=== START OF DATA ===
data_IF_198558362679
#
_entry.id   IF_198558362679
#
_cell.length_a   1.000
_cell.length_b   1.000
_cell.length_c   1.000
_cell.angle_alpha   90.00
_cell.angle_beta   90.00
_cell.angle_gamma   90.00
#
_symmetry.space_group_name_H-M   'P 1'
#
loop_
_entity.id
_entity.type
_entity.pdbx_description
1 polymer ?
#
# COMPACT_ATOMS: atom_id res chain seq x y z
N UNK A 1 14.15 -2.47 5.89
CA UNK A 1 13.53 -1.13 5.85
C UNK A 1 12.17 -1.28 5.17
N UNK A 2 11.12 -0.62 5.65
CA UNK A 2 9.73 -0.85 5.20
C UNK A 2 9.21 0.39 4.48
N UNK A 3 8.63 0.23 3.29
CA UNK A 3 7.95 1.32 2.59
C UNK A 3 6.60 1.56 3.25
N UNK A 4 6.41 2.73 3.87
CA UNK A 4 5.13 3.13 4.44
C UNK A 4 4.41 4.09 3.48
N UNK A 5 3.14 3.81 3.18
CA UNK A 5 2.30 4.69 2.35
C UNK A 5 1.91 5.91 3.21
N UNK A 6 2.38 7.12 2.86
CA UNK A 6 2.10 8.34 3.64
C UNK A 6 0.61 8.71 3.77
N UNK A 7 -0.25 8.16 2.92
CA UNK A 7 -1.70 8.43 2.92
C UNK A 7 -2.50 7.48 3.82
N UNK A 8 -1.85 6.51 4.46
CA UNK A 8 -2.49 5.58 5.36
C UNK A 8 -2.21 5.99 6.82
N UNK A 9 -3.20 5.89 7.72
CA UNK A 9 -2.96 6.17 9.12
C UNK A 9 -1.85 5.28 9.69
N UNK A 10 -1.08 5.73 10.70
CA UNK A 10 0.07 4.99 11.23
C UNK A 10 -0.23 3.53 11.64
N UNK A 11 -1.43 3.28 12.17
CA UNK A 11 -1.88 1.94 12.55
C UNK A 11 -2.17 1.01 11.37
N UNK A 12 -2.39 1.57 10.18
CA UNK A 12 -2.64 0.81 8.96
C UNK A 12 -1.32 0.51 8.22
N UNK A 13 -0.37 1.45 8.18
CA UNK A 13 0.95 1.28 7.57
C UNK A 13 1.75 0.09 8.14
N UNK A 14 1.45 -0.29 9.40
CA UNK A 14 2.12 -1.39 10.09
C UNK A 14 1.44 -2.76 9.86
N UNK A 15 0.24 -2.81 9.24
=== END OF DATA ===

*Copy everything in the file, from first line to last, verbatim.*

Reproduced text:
data_IF_198558362679
#
_entry.id   IF_198558362679
#
_cell.length_a   1.000
_cell.length_b   1.000
_cell.length_c   1.000
_cell.angle_alpha   90.00
_cell.angle_beta   90.00
_cell.angle_gamma   90.00
#
_symmetry.space_group_name_H-M   'P 1'
#
loop_
_entity.id
_entity.type
_entity.pdbx_description
1 polymer ?
#
# COMPACT_ATOMS: atom_id res chain seq x y z
N UNK A 1 14.15 -2.47 5.89
CA UNK A 1 13.53 -1.13 5.85
C UNK A 1 12.17 -1.28 5.17
N UNK A 2 11.12 -0.62 5.65
CA UNK A 2 9.73 -0.85 5.20
C UNK A 2 9.21 0.39 4.48
N UNK A 3 8.63 0.23 3.29
CA UNK A 3 7.95 1.32 2.59
C UNK A 3 6.60 1.56 3.25
N UNK A 4 6.41 2.73 3.87
CA UNK A 4 5.13 3.13 4.44
C UNK A 4 4.41 4.09 3.48
N UNK A 5 3.14 3.81 3.18
CA UNK A 5 2.30 4.69 2.35
C UNK A 5 1.91 5.91 3.21
N UNK A 6 2.38 7.12 2.86
CA UNK A 6 2.10 8.34 3.64
C UNK A 6 0.61 8.71 3.77
N UNK A 7 -0.25 8.16 2.92
CA UNK A 7 -1.70 8.43 2.92
C UNK A 7 -2.50 7.48 3.82
N UNK A 8 -1.85 6.51 4.46
CA UNK A 8 -2.49 5.58 5.36
C UNK A 8 -2.21 5.99 6.82
N UNK A 9 -3.20 5.89 7.72
CA UNK A 9 -2.96 6.17 9.12
C UNK A 9 -1.85 5.28 9.69
N UNK A 10 -1.08 5.73 10.70
CA UNK A 10 0.07 4.99 11.23
C UNK A 10 -0.23 3.53 11.64
N UNK A 11 -1.43 3.28 12.17
CA UNK A 11 -1.88 1.94 12.55
C UNK A 11 -2.17 1.01 11.37
N UNK A 12 -2.39 1.57 10.18
CA UNK A 12 -2.64 0.81 8.96
C UNK A 12 -1.32 0.51 8.22
N UNK A 13 -0.37 1.45 8.18
CA UNK A 13 0.95 1.28 7.57
C UNK A 13 1.75 0.09 8.14
N UNK A 14 1.45 -0.29 9.40
CA UNK A 14 2.12 -1.39 10.09
C UNK A 14 1.44 -2.76 9.86
N UNK A 15 0.24 -2.81 9.24